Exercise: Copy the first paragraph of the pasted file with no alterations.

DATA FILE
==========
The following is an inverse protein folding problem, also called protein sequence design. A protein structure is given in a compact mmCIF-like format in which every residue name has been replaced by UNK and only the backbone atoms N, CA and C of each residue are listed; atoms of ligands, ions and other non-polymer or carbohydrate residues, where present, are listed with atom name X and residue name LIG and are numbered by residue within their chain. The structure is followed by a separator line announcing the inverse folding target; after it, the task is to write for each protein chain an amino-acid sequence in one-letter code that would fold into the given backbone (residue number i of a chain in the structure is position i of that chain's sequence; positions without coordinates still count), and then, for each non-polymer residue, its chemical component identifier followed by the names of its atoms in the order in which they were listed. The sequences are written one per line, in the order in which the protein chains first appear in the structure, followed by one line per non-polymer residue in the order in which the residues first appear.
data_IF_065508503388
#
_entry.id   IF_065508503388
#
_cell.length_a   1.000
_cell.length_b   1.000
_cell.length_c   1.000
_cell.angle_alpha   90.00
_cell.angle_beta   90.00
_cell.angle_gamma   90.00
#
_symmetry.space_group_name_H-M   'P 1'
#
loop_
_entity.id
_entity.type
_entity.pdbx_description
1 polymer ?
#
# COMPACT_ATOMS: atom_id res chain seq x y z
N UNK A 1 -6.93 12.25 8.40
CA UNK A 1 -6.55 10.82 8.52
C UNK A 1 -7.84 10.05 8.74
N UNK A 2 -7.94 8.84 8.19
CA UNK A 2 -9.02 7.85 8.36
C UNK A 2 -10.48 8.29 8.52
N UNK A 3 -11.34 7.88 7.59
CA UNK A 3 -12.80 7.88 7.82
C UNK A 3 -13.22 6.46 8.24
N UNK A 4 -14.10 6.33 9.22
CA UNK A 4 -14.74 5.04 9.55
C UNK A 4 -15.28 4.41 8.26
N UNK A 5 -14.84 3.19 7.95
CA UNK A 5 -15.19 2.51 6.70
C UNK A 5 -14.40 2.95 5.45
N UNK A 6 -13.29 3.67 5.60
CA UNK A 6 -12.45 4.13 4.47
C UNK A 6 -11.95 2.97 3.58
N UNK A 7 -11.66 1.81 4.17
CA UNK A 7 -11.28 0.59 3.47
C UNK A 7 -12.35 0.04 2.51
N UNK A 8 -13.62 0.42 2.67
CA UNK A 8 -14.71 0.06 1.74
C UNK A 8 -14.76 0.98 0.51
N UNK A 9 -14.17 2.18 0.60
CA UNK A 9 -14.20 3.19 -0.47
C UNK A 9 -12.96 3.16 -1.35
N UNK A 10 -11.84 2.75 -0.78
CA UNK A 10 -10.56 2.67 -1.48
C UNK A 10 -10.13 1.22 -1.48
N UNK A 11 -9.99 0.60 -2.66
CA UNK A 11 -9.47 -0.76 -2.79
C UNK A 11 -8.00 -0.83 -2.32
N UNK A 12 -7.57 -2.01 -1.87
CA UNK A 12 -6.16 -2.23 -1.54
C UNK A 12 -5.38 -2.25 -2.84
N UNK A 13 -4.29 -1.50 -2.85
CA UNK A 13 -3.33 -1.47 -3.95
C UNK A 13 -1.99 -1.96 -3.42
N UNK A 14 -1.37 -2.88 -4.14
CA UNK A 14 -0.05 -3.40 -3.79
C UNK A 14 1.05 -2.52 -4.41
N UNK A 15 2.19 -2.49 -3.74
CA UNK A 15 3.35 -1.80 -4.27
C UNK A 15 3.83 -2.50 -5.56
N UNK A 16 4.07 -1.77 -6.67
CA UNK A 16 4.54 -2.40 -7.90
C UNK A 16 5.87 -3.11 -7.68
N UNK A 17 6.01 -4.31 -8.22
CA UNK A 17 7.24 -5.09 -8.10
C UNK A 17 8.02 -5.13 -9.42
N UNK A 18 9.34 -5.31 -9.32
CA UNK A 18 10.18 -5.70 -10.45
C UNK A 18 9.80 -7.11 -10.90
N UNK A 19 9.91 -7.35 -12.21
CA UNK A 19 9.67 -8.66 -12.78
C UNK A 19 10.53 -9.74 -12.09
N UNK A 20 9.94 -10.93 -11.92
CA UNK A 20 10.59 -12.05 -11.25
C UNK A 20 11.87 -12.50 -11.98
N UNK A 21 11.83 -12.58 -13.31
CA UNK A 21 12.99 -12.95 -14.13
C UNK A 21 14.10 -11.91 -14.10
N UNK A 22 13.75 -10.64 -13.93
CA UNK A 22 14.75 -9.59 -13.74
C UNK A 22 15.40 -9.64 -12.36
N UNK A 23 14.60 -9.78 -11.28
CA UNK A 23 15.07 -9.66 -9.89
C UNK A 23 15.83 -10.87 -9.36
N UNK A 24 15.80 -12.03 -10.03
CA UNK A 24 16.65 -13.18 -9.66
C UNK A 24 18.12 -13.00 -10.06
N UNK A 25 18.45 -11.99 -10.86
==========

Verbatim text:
The following is an inverse protein folding problem, also called protein sequence design. A protein structure is given in a compact mmCIF-like format in which every residue name has been replaced by UNK and only the backbone atoms N, CA and C of each residue are listed; atoms of ligands, ions and other non-polymer or carbohydrate residues, where present, are listed with atom name X and residue name LIG and are numbered by residue within their chain. The structure is followed by a separator line announcing the inverse folding target; after it, the task is to write for each protein chain an amino-acid sequence in one-letter code that would fold into the given backbone (residue number i of a chain in the structure is position i of that chain's sequence; positions without coordinates still count), and then, for each non-polymer residue, its chemical component identifier followed by the names of its atoms in the order in which they were listed. The sequences are written one per line, in the order in which the protein chains first appear in the structure, followed by one line per non-polymer residue in the order in which the residues first appear.